Beth can't go to the shops, as our family, the collective, has gardening duties every Saturday morning. I'm growing tomatoes from seeds. They're lined up on my bedroom window, waiting to grow. So far, one of the eleven pots has sprouted. Only it doesn't look like a seedling, more like fungus. Perhaps I've been watering them too much?
Beth is in charge of loose-leaf lettuce. She plants, she waters, she nourishes with Charlie Carp plant food, she pulls off dead leaves and she harvests. Mum tosses the lettuce leaves into a salad and, at dinner, she never fails to pat Beth on the wrist and say, 'We're eating the joys of Beth's labours'.
Beth has taken a vow of abstinence from all things green for the next few weeks. She says she wants to go on a black diet, which consists of Coca-Cola and charred meat.
Mum and Dad's gardening duties are the fruit trees and the watermelon patch. Dad's looking after the plum, pear and peach trees and Mum's tending the watermelon. Every morning, she feeds slices into the juicer, with ginger. She says it's good for blood pressure and circulation.
Dad's harvest hasn't been as successful. So far, we've eaten four plums which had a strange red-yellow flesh, but were tart and juicy. Beth pulled a face and threw her plum, half-eaten, into the bush next door. When Dad looked unhappy, Beth said she was making an offering to nature. Dad cheered up and suggested we all throw our seeds next door. I think he secretly hopes some more plum trees will grow. I saw a rat there yesterday, slinking around. I'm not sure a black rat is a native species, but he certainly looked well-fed.
'The least you can do is drive us to school,' Beth says. 'That way my pants won't get any dirtier walking.'
'Clothes don't just accumulate dirt from being worn, Beth.'
It's true. That's why I wear black. The kids at school are starting to think I'm an emo. When Hunter called me that on Friday, I thought he meant emu, so I corrected him.
'Emo the Emu!' yelled Hunter.
Not because it was funny, of course. Simply because it came from the mouth of Hunter Riley. I've only been at school for three months, but I soon learned that Hunter is the class anarchist, law-breaker and the boy most likely to set the record for continuous lunchtime detentions. I've heard rumours of Hunter being suspended twice last year. Skye Delaney said he'd been caught smashing the heads off sunflowers with a golf club. Anastasia O'Brien said Hunter had been suspended for shaving Mrs Tomkin's cat. Skye said she'd heard her mum talking about neighbours' garden hoses being tied around the exhausts of parked cars. Everyone keeps away from Hunter, just in case.
A few weeks ago, Hunter came to school with a new haircut which I secretly called the starving mullet: mohawk on top, long at the back and shaved around the sides. He looked like a nature strip on the Benson Freeway. I didn't say this aloud. Making fun of Hunter is forbidden, in fear of atomic wedgies and twisted arms. Strictly speaking, making fun of anyone at school is not allowed, but Hunter does what he likes. And what he likes is being rude.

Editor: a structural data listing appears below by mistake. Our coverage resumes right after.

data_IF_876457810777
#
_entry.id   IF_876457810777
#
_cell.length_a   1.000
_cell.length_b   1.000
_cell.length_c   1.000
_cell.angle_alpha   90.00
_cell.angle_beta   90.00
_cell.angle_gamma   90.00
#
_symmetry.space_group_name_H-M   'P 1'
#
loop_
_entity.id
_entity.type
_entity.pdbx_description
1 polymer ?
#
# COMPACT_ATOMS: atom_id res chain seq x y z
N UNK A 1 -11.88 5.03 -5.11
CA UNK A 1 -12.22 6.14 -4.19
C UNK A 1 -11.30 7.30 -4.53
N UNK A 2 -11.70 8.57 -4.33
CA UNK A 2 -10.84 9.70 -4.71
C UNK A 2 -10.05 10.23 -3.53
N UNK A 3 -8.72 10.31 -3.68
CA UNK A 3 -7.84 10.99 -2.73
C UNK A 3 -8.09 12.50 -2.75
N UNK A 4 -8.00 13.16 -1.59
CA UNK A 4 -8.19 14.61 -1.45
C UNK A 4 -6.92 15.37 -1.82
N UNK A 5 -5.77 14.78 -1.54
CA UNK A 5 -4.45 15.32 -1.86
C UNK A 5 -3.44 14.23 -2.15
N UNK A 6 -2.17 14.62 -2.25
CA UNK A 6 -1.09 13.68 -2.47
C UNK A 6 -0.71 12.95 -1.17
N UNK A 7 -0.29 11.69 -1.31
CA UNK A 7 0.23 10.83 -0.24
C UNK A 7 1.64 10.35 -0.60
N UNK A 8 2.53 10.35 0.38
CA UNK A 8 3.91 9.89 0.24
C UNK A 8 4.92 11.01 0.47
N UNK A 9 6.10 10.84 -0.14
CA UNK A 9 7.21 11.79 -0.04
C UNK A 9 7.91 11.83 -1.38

I expect to arrive in class today to be greeted with calls of 'Emo the Emu'. Which is better than my last nickname 'Jesus Freak'. All because I happened to mention religious instruction classes at my previous school.
I tried to explain about Trevor, but it was a losing battle. Now I know how the Mormons feel, walking from door to door, trying to get everyone to enlist and start worshipping their imaginary friend; trying to convince the world that Mormonism is more fun than watching television or playing football or having barbecues or swimming at the beach.
Trevor doesn't try to convert anyone. He just hangs there, on my wall, listening.
Beth walks out of her bedroom wearing the slightly worn yoga pants and a halter-neck top. Her hair is dyed purple-black and sweeps across the front of her face. She wears silver rings on most of her fingers and has been contemplating a nose-ring, but she hasn't told Mum and Dad yet. She's waiting for the right moment.
'Beth, you can't go to school dressed like that,' says Mum.
'In dirty clothes?' Beth answers.
'In a revealing outfit like that,' says Mum. Her voice drops to a whisper,
'Your bra straps are showing.'
'The only thing I'm revealing is that my parents are too stingy to buy me new underwear.' Beth walks out the front door before Mum can answer.
Mum looks at me. 'Jesse, can you tell your sister I'm not driving her to school dressed like that.'
'She'll just walk, Mum.'
'Well, so be it,' Mum responds.
That means I'll have to walk as well. I'm not showing any underwear. I'm tempted to pull my pants down a little, homeboy style, to display my boxers, but think better of it.
'Sorry, Jesse,' says Mum. 'I can't be a party to my daughter dressing like a teenage girl.'
'She is a teenage girl, Mum.'
'Don't be silly, Jesse. She's fourteen.' She starts to juice another slice of watermelon, for her blood pressure.
I trudge out the front door and am pleased to see it's stopped raining. Beth is standing beside the passenger door of the beat-up Volvo. She looks at me, hopefully. I shake my head.
Beth calls out, 'Fascist!' to the closed front door.
I follow her out the gate and down Wellington Drive. The clouds gather over Benson Freeway in the distance.
'Why is she so stubborn?' says Beth.
'Do these pants look really worn?' asks Beth.
'They look great, sis.'
Beth smiles. 'You're okay, Jesse. For somebody who talks to himself.'
'I'm philosoph ... philsoph ... I like to think aloud,' I say.
'That's fine, as long as you don't start hearing voices and weird —'
'Trevor doesn't talk, I told you. He's a ...'
'Picture on the wall,' Beth suggests.
'Sounding board,' I counter.
'That's something Mum would say,' Beth grins.
'People talk to dogs and cats and horses and fish don't they?' Beth nods.
'And everyone knows animals can't understand. Not really,' I add.